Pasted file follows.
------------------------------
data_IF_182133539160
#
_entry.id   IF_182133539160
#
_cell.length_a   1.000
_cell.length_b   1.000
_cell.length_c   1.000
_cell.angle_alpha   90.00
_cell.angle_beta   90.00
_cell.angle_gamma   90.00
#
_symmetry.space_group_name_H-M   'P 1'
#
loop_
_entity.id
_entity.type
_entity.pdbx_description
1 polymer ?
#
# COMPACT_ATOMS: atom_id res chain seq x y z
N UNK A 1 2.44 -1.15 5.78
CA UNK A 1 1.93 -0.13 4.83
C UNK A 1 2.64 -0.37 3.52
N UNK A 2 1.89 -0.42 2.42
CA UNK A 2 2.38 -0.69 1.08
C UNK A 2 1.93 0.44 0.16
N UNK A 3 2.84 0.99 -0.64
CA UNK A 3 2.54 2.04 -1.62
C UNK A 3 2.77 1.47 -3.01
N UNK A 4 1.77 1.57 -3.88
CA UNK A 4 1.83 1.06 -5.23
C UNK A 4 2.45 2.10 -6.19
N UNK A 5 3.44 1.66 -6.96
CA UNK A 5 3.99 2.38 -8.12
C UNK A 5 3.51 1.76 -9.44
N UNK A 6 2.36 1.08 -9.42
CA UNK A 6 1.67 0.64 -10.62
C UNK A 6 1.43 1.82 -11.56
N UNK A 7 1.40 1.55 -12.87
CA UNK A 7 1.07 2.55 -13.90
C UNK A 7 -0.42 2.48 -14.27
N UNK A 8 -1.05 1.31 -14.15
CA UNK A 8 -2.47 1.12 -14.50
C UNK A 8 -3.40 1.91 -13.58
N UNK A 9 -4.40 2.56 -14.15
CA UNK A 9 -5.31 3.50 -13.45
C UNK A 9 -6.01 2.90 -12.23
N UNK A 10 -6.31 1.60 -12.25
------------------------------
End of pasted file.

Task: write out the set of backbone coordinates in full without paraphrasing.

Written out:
data_IF_182133539160
#
_entry.id   IF_182133539160
#
_cell.length_a   1.000
_cell.length_b   1.000
_cell.length_c   1.000
_cell.angle_alpha   90.00
_cell.angle_beta   90.00
_cell.angle_gamma   90.00
#
_symmetry.space_group_name_H-M   'P 1'
#
loop_
_entity.id
_entity.type
_entity.pdbx_description
1 polymer ?
#
# COMPACT_ATOMS: atom_id res chain seq x y z
N UNK A 1 2.44 -1.15 5.78
CA UNK A 1 1.93 -0.13 4.83
C UNK A 1 2.64 -0.37 3.52
N UNK A 2 1.89 -0.42 2.42
CA UNK A 2 2.38 -0.69 1.08
C UNK A 2 1.93 0.44 0.16
N UNK A 3 2.84 0.99 -0.64
CA UNK A 3 2.54 2.04 -1.62
C UNK A 3 2.77 1.47 -3.01
N UNK A 4 1.77 1.57 -3.88
CA UNK A 4 1.83 1.06 -5.23
C UNK A 4 2.45 2.10 -6.19
N UNK A 5 3.44 1.66 -6.96
CA UNK A 5 3.99 2.38 -8.12
C UNK A 5 3.51 1.76 -9.44
N UNK A 6 2.36 1.08 -9.42
CA UNK A 6 1.67 0.64 -10.62
C UNK A 6 1.43 1.82 -11.56
N UNK A 7 1.40 1.55 -12.87
CA UNK A 7 1.07 2.55 -13.90
C UNK A 7 -0.42 2.48 -14.27
N UNK A 8 -1.05 1.31 -14.15
CA UNK A 8 -2.47 1.12 -14.50
C UNK A 8 -3.40 1.91 -13.58
N UNK A 9 -4.40 2.56 -14.15
CA UNK A 9 -5.31 3.50 -13.45
C UNK A 9 -6.01 2.90 -12.23
N UNK A 10 -6.31 1.60 -12.25